Powerful WaterAid photo exhibits and how they came about – Vignette

Powerful WaterAid photo exhibits and how they came about

WaterAid, a UK based NGO has some interesting ways to raise public awareness for the issues surrounding water – in particular, they have done some great exhibitions recently with both photographers Mustafah Abdulaziz and Malin Fezehai. We at Vignette Interactive were interested to know how these projects came about. Here is our Q&A with Neil Wissink, WaterAid’s photography director.

Tara Todras-Whitehill: Thanks so much for talking with me Neil. So I wanted to know more about how the exhibitions for Water Stories with Mustafah and Noori Tales with Malin came about, and what were the goals for each project?

Neil Wissink: In each case they were quite different really. So Water Stories started sooner, and that developed out of a relationship with Mustafah. Mustafah contacted us first. He had already commenced his Water project which has basically become his singular focus for 15 years. He started that project and was looking for obvious partners to align and support different aspects of it. He got in touch and introduced his work and we quite liked it and could see the potential to do something with him especially something that might sit slightly outside the traditional fundraising models that we have to kind of operate within to some extent. It was more around awareness raising around the issues and would touch people on a kind of different level. So the first shoot we commissioned from Mustafah was purely speculative and we didn’t have particular output in mind for it, we just thought it was worth seeing what came out of it really. So we were quite lucky to have the opportunity to do an open ended experimental approach to a commission which is not something we had done much of before, but because Mustafah’s focus on water, it was relatively low risk and made sense to do that in that case.

TTW: So you actually commissioned part of his long term project?

NW: Yeah, so at that stage his Water project was already going and we said, well, great, I’m sure there we can do together so we commissioned his to go to Ethiopia to look at our work there, and follow up to a previous shoot. So that was the initial premise to test the waters working with a different kind of photographer who has a different purpose. And it went quite well. The images he brought back were really interesting and really good. We next had an opportunity to work together because we had work happening in Pakistan which we hadn’t had any documentation of at all over the past ten years, and at that point we had resources to do that because HSBC, who is one of our big corporate partners through the HSBC Water Program, had money available and wanted documentation of their projects. They were relatively open minded about what that could be. So when we proposed using a different kind of photographer and doing something a little more creative/editorial, they were fine with that. So that was the germination of Water Stories, when he came back with these images that were really powerful and remained as some of the iconic images from the show and exhibition.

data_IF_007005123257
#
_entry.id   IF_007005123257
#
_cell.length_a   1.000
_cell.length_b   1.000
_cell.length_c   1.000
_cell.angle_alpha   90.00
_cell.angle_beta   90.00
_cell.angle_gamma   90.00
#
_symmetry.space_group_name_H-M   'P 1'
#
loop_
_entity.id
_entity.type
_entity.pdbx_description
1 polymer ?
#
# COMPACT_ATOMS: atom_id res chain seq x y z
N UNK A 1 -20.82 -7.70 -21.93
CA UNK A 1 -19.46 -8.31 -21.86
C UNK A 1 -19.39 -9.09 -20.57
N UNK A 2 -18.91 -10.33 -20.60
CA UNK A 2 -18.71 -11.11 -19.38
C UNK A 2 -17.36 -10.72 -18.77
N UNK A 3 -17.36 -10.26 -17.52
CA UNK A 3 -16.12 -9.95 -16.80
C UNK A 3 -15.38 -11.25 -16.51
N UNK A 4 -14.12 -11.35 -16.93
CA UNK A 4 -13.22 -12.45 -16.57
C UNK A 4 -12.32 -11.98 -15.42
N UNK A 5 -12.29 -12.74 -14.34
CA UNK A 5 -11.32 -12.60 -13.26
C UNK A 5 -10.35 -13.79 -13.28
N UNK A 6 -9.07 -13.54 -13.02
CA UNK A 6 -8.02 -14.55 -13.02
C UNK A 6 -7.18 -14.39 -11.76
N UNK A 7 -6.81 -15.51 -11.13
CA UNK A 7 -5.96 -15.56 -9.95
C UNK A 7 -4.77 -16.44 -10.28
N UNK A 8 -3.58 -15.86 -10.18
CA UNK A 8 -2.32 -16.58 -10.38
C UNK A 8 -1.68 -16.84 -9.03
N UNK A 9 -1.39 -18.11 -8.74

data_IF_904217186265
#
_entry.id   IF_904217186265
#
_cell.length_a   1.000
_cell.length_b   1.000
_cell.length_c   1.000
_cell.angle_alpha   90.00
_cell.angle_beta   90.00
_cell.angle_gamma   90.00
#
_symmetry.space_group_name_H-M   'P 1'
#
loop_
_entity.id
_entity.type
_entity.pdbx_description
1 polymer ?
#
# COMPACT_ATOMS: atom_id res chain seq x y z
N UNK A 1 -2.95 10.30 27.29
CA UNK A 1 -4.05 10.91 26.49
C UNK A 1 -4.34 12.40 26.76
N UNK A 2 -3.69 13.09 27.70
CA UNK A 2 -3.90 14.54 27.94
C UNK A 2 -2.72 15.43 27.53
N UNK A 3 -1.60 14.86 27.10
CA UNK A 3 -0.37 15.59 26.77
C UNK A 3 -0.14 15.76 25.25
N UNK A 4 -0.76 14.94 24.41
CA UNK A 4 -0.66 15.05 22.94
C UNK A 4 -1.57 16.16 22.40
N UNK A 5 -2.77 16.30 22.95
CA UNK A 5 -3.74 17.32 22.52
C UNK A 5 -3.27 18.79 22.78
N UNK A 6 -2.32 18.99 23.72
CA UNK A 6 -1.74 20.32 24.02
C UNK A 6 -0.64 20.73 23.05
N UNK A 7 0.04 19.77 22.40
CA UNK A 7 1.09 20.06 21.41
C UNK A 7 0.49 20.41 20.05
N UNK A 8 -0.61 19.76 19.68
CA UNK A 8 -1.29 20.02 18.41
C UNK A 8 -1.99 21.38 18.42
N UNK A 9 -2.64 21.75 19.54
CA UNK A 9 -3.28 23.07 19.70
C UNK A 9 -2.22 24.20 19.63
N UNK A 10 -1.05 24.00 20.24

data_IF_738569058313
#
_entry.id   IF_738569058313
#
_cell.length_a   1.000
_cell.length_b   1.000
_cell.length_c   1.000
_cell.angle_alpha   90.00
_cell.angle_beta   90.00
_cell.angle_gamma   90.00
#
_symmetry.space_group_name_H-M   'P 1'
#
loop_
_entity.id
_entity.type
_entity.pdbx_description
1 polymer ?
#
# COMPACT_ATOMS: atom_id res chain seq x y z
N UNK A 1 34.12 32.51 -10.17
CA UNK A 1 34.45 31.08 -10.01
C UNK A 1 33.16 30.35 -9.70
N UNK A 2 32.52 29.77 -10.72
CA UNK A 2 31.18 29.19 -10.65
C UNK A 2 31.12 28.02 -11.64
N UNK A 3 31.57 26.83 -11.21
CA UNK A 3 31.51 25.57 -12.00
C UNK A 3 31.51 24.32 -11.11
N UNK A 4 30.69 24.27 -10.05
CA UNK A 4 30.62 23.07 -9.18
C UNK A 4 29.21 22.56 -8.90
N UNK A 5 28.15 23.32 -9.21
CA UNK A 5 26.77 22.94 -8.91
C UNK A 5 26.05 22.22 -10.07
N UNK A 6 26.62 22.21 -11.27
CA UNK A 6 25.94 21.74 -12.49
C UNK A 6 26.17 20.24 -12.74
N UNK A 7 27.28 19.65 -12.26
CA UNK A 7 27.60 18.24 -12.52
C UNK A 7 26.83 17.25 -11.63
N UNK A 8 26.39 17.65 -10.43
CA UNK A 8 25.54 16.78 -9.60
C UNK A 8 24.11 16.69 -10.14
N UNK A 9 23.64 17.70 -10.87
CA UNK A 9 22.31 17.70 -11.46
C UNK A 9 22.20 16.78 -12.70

Through the HSBC Water Program there are three charity partners that are supported by them: WaterAid, WWF and Earth Watch. And they were looking for some way for the charities to come together on a communications project of some sort. Around the same time Mustafah and WaterAid were talking about potentially working on an exhibition together and we brought it to HSBC and developed it with them and with the other partners, and that’s how it came about. It would have been difficult for us to do something on that kind of scale on our own and by having someone like HSBC on board, there was no fundraising cause the money was already allocated, but there was a communication need. So we were able to make that happen.

TTW: And in terms of the exhibition, that was not idea from the beginning? It just grew organically?

NW: It came about as a result of what we were already doing, and the images especially from Pakistan just really obviously lent themselves to that big format, as does his style and even the fact he shoots on film, it felt like a natural progression for it.


TTW: And what was the goal of the exhibition once you decided to go forward with it? Was it awareness raising or fundraising?

NW: It was really just awareness raising. Fundraising didn’t come into it at all because it was funded by the HSBC program, so there was no requirement on that. Which weirdly viewers seemed to be disappointed by. People who got really engaged by it wanted to find ways to support it in the end, and so it was definitely about awareness raising. HSBC was relatively relaxed about branding for themselves and were really more concerned about raising awareness for the issue and the charity partners. We were really lucky that we didn’t have a corporation that wanted their stamp all over it, and make it more about them.

TTW: I think for a lot of NGOs it’s hard to for them to expand on the model of them being the focus of the story, and to understand you can raise awareness for your org without being in the photo or video. I think that’s a struggle a lot of NGOs are grappling with, and one we address a lot at Vignette. This photo exhibit a great example of raising awareness for an issue without you being in the photos, but at the same time I now see WaterAid’s name everywhere.